Somerlad is an ancient Viking-Scottish name for a the Old Norse word sumarlithi,
which means mariner, Viking, summer wanderer,
Early Origins of the Somerlad family
The surname Somerlad was first found in the island of South Uist, where they held a family seat
from very ancient times, some say well before the Norman Conquest
and the arrival of Duke William at Hastings in 1066 A.D. Descended from Somerled, King of the Vikings
, scion of the MacDonald, Lord of the Isles, who died about 1057.
The first record of the name Somerled being used as a name was at Dunkeld, and the link between this person in 1169 and Somerled who had died 100 years before is not clear.
Another source notes that Sumerled or Somerled, Lord of the Isles (d. 1164), was "according to the Celtic tradition, the son of Gillebrede, son of Gilladoman, sixth in descent from Godfrey MacFergus, called in the Irish chronicle Toshach of the Isles; but some suppose him of Norse origin. " CITATION[CLOSE]
Smith, George (ed), Dictionary of National Biography. London: Smith, Elder & Co., 1885-1900. Print
Early History of the Somerlad family
This web page shows only a small excerpt of our Somerlad research.Another 128 words (9 lines of text) covering the years 1238 and 1400 are included under the topic Early Somerlad History in all our PDF Extended History products and printed products wherever possible.
Somerlad Spelling Variations
Sound and intuition were the main things that scribes in the Middle Ages relied on when spelling and translating names. Since those factors varied, so did the spelling of the names. Spelling variations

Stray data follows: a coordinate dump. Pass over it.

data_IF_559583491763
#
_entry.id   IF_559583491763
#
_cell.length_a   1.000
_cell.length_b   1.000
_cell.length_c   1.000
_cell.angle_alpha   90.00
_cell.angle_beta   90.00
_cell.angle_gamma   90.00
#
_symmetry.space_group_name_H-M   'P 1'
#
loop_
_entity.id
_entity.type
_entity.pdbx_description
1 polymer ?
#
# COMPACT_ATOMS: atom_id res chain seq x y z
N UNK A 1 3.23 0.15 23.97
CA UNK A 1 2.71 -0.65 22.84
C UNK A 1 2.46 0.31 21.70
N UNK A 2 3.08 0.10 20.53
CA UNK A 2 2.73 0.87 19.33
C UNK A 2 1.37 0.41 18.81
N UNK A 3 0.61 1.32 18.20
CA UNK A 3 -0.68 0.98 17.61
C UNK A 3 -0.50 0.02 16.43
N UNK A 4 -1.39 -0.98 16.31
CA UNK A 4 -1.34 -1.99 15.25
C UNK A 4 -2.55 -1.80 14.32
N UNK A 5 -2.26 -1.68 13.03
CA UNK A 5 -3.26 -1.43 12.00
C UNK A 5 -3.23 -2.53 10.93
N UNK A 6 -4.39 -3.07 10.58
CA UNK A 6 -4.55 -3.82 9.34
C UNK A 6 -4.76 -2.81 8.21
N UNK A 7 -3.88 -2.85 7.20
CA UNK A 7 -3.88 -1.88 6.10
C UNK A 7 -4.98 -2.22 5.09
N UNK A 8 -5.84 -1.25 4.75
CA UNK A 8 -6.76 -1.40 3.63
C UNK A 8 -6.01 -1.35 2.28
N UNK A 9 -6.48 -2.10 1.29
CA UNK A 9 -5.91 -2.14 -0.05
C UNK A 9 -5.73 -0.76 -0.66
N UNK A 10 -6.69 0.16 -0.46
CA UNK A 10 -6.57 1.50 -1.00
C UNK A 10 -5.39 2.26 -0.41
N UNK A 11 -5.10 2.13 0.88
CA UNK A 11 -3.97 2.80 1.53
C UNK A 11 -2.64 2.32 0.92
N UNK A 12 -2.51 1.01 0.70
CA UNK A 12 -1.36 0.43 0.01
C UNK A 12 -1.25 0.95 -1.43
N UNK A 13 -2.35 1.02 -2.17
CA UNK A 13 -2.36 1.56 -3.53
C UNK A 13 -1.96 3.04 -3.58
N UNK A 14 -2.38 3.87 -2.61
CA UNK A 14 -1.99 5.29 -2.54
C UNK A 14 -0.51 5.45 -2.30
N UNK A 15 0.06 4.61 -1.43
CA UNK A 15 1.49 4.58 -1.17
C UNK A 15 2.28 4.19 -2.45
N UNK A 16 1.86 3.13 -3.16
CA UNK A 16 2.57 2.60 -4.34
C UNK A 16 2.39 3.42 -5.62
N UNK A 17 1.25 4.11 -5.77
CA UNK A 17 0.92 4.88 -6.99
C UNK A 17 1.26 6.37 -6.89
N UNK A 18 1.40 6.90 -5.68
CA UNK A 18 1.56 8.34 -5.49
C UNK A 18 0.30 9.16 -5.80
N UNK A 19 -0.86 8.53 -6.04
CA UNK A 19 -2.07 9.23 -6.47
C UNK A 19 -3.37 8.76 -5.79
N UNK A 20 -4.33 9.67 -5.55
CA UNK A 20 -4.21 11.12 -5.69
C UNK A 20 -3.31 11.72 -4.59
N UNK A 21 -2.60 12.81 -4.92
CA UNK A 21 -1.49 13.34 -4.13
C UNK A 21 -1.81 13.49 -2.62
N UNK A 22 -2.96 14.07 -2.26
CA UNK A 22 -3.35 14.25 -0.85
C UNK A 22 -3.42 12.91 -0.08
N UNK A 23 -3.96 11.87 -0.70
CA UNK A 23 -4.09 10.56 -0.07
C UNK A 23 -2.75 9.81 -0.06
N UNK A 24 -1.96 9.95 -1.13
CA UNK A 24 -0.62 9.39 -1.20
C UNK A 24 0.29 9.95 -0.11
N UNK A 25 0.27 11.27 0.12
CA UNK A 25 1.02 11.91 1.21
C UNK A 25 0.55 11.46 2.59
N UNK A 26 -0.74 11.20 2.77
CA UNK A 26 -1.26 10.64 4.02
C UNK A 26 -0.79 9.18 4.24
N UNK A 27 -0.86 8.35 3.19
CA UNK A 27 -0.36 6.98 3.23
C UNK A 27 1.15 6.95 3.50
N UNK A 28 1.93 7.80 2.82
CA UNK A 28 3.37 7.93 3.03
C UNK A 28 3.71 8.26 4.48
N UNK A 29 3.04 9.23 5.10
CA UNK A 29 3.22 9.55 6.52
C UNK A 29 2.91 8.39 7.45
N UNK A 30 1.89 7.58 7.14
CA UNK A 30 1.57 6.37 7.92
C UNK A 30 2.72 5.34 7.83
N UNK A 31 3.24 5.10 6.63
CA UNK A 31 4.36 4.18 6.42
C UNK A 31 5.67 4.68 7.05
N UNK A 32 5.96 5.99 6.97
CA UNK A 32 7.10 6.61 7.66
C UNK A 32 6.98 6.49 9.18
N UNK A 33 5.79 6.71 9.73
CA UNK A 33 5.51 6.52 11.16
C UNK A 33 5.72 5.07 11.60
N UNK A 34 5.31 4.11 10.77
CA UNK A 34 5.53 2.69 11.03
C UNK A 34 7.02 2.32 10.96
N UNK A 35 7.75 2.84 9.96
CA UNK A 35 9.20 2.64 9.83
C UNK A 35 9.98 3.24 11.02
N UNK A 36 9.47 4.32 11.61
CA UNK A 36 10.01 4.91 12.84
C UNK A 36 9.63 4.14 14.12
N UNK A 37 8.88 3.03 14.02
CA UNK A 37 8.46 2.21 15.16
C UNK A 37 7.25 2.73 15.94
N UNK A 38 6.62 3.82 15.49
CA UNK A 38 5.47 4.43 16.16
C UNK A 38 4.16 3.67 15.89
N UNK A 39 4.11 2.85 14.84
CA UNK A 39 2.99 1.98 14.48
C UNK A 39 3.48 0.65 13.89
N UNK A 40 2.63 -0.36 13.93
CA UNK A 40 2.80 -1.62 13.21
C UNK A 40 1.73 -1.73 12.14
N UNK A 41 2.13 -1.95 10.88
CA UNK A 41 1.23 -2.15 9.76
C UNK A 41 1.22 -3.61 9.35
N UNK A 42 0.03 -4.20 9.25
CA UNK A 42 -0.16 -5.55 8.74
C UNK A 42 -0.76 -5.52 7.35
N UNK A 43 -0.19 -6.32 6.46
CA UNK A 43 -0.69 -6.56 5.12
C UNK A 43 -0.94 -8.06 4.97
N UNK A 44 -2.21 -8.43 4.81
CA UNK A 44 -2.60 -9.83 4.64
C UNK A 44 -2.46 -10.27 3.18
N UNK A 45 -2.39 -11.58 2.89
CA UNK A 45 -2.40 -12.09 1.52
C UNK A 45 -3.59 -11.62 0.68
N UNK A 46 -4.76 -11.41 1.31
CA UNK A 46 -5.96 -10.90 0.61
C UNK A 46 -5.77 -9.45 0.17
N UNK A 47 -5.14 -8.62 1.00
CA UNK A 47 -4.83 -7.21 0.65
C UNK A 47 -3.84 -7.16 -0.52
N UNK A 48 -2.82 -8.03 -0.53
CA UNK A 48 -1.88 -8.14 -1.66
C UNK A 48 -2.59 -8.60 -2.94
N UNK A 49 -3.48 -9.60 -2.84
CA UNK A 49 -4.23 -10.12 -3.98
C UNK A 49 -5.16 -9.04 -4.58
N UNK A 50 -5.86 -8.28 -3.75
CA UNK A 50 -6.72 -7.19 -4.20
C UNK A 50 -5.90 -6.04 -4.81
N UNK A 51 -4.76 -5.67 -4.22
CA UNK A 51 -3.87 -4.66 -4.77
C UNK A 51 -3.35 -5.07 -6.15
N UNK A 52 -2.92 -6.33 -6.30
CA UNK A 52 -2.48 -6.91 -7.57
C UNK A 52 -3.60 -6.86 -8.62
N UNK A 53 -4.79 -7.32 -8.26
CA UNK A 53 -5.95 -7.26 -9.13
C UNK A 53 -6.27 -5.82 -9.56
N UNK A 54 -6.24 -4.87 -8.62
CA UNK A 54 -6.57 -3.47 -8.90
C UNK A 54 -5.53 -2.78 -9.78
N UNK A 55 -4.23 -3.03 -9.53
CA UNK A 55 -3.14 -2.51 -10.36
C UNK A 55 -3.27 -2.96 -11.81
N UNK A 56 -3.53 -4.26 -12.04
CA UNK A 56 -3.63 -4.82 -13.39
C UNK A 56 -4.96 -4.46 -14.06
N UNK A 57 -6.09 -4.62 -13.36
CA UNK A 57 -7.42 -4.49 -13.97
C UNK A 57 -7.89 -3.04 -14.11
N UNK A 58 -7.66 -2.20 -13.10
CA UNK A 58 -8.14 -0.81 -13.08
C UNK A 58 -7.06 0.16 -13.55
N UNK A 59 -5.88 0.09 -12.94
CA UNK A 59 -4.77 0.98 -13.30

of the name Somerlad include Somerled, M'Illurdy, M'Corle, M'Coull, Somerledy and others.
Early Notables of the Somerlad family (pre 1700)
More information is included under the topic Early Somerlad Notables in all our PDF Extended History products
and printed products wherever possible.
Migration of the Somerlad family to the New World and Oceana
In North America, the monarchy was thousands of miles away and Scots were free to settle on their own land and practice their own beliefs. The American War of Independence
provided an opportunity for these settlers to pay back the English monarchy and forge a new nation. Recently, this heritage has survived through North American highland games and Clan
societies. Early North American immigration and passenger lists have revealed a number of people bearing the name Somerlad or a variant listed above:
Somerlad Settlers in United States in the 18th Century
- Jonas Somerlad, who landed in Pennsylvania in 1748 CITATION[CLOSE]
Filby, P. William, Meyer, Mary K., Passenger and immigration lists index : a guide to published arrival records of about 500,000 passengers who came to the United States and Canada in the seventeenth, eighteenth, and nineteenth centuries. 1982-1985 Cumulated Supplements in Four Volumes Detroit, Mich. : Gale Research Co., 1985, Print (ISBN 0-8103-1795-8)
The Somerlad Motto
The motto was originally a war cry or slogan. Mottoes first began to be shown with arms in the 14th and 15th centuries, but were not in general use until the 17th century. Thus the oldest coats of arms generally do not include a motto. Mottoes seldom form part of the grant of arms: Under most heraldic authorities, a motto is an optional component of the coat of arms, and can be added to or changed at will; many families have chosen not to display a motto.
Motto: Per Mare Per Terras
Motto Translation: By sea and by land.
Somerlad Family Crest Products
- ^ Smith, George (ed), Dictionary of National Biography. London: Smith, Elder & Co., 1885-1900. Print
- ^ Filby, P. William, Meyer, Mary K., Passenger and immigration lists index : a guide to published arrival records of about 500,000 passengers who came to the United States and Canada in the seventeenth, eighteenth, and nineteenth centuries. 1982-1985 Cumulated Supplements in Four Volumes Detroit, Mich. : Gale Research Co., 1985, Print (ISBN 0-8103-1795-8)